Updated: May 1
It wasn’t so long ago that women were told all forms of exercise during pregnancy were dangerous. Now things have changed and the benefits are widely acknowledged. We are told that an active pregnancy lowers the risk of preeclampsia, gestational diabetes, depression, and helps you maintain a healthy body weight. It also lowers the risk of your baby having a low birth weight.
If you were a runner before becoming pregnant, and you are fit and well, your doctor will advise you on the dos and don’ts, so that you can continue running. Pregnancy is not a time to increase your running or to take it up as a new activity. It is a high impact sport that puts pressure on your pelvic floor. If you are not accustomed to running, the pressure on your pelvic floor from the baby and from running could be too much. Also, the hormone relaxin is produced during pregnancy. This loosens up joints and makes even experienced runners more susceptible to injury.
All runners will have to make some changes to their normal training routine during pregnancy. With the advice of your doctor you should gradually reduce the intensity and mileage of your running, especially as you progress through the trimesters.
During the first trimester you may be able to stick to your usual routine on the whole. Some women experience no significant changes to their body, whilst other experience sickness and tiredness which saps them of all energy. Your particular situation will determine how much you cut back on your running. If you are feeling exhausted, add in more recovery time and don’t run on the days you have no energy. It’s your body’s way of telling you to rest up and you must listen to your body.
If you notice your tiredness increasing, cut back on the distance or your pace, or both. By the end of the first trimester you should consider reducing your weekly mileage by approximately 25% and slowing your pace to a comfortable level. One long run a week is fine if you feel comfortable doing it.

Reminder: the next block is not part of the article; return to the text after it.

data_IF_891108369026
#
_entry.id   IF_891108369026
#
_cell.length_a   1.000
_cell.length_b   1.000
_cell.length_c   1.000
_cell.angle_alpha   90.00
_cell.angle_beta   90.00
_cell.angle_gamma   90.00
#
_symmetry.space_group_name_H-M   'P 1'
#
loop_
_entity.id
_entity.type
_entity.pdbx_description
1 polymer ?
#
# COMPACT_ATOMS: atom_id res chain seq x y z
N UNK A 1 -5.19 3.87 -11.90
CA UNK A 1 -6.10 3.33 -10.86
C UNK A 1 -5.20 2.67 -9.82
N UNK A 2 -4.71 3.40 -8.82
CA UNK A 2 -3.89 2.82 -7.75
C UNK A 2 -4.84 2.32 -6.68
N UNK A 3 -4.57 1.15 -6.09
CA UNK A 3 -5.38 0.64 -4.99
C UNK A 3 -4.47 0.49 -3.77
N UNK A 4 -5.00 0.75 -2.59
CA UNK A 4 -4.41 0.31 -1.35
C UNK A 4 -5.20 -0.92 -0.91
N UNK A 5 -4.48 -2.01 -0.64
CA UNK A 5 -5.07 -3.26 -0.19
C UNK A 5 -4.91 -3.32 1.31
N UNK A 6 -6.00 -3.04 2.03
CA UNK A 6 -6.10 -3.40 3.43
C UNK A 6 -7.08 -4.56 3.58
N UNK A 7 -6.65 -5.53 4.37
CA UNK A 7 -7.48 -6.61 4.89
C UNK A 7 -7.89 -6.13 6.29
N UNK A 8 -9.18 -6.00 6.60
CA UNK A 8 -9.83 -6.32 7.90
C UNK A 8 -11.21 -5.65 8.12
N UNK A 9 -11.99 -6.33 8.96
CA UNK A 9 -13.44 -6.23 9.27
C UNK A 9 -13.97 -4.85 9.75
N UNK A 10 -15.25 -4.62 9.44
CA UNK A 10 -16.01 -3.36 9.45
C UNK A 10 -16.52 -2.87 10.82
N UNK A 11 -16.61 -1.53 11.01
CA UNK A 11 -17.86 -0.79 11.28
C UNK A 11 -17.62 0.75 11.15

In the second trimester you may have more energy than during the first. This may make you feel like increasing your training. But it’s not recommended because your body is changing significantly now. Your growing bump may affect your balance as your centre of gravity changes. It’s also the time when you may discover you have an incompetent/weakened cervix. Your midwife or doctor will check for this. It’s not commonly found, but if you do have it you will be advised to stop all high impact sports, including running.
During your second trimester you should aim to drop your mileage by a further 20-25% and let your pace naturally slow down, so that you are not breathless.
If you are lucky enough to have no balance issues in your second trimester, you will certainly encounter them in your third trimester. You running style will have to adapt to accommodate the shift in your centre of gravity and you should consider reducing your mileage by a further 25-30%.
You are obviously getting close to your baby being born at this stage, so you have to pay close attention to your body. Staying hydrated is really important as dehydration can increase your Braxton-Hicks contractions.
If you are able to continue running in your third trimester you will have strengthened your pelvic floor significantly. This means you are likely to reap the benefits of a faster labour and faster post-natal recovery.
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